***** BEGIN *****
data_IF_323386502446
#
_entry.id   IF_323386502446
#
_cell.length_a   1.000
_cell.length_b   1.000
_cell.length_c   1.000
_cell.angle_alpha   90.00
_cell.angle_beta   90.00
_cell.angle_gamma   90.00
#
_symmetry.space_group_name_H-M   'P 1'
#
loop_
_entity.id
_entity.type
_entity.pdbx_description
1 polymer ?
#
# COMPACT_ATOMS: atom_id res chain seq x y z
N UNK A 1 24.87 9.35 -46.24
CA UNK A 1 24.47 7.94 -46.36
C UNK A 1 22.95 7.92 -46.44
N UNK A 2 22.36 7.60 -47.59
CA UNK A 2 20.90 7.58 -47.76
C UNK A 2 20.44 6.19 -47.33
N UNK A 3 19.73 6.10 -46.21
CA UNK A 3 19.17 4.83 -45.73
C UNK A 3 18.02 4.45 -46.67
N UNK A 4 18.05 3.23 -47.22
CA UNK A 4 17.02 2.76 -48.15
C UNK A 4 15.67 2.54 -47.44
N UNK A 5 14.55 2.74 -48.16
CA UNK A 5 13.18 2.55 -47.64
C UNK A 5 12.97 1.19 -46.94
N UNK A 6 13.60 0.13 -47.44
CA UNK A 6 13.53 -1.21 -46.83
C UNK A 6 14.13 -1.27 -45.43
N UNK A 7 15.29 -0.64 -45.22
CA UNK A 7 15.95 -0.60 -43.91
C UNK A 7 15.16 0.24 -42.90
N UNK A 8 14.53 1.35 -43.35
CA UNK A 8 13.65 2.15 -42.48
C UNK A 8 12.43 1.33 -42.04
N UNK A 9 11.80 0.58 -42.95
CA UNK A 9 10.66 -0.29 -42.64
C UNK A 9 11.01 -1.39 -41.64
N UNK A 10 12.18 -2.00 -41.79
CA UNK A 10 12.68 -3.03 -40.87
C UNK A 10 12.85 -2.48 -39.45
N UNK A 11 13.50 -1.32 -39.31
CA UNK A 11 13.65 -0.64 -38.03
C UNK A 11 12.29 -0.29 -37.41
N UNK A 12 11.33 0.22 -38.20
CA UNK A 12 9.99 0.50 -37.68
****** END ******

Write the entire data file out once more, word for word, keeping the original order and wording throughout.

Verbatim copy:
data_IF_323386502446
#
_entry.id   IF_323386502446
#
_cell.length_a   1.000
_cell.length_b   1.000
_cell.length_c   1.000
_cell.angle_alpha   90.00
_cell.angle_beta   90.00
_cell.angle_gamma   90.00
#
_symmetry.space_group_name_H-M   'P 1'
#
loop_
_entity.id
_entity.type
_entity.pdbx_description
1 polymer ?
#
# COMPACT_ATOMS: atom_id res chain seq x y z
N UNK A 1 24.87 9.35 -46.24
CA UNK A 1 24.47 7.94 -46.36
C UNK A 1 22.95 7.92 -46.44
N UNK A 2 22.36 7.60 -47.59
CA UNK A 2 20.90 7.58 -47.76
C UNK A 2 20.44 6.19 -47.33
N UNK A 3 19.73 6.10 -46.21
CA UNK A 3 19.17 4.83 -45.73
C UNK A 3 18.02 4.45 -46.67
N UNK A 4 18.05 3.23 -47.22
CA UNK A 4 17.02 2.76 -48.15
C UNK A 4 15.67 2.54 -47.44
N UNK A 5 14.55 2.74 -48.16
CA UNK A 5 13.18 2.55 -47.64
C UNK A 5 12.97 1.19 -46.94
N UNK A 6 13.60 0.13 -47.44
CA UNK A 6 13.53 -1.21 -46.83
C UNK A 6 14.13 -1.27 -45.43
N UNK A 7 15.29 -0.64 -45.22
CA UNK A 7 15.95 -0.60 -43.91
C UNK A 7 15.16 0.24 -42.90
N UNK A 8 14.53 1.35 -43.35
CA UNK A 8 13.65 2.15 -42.48
C UNK A 8 12.43 1.33 -42.04
N UNK A 9 11.80 0.58 -42.95
CA UNK A 9 10.66 -0.29 -42.64
C UNK A 9 11.01 -1.39 -41.64
N UNK A 10 12.18 -2.00 -41.79
CA UNK A 10 12.68 -3.03 -40.87
C UNK A 10 12.85 -2.48 -39.45
N UNK A 11 13.50 -1.32 -39.31
CA UNK A 11 13.65 -0.64 -38.03
C UNK A 11 12.29 -0.29 -37.41
N UNK A 12 11.33 0.22 -38.20
CA UNK A 12 9.99 0.50 -37.68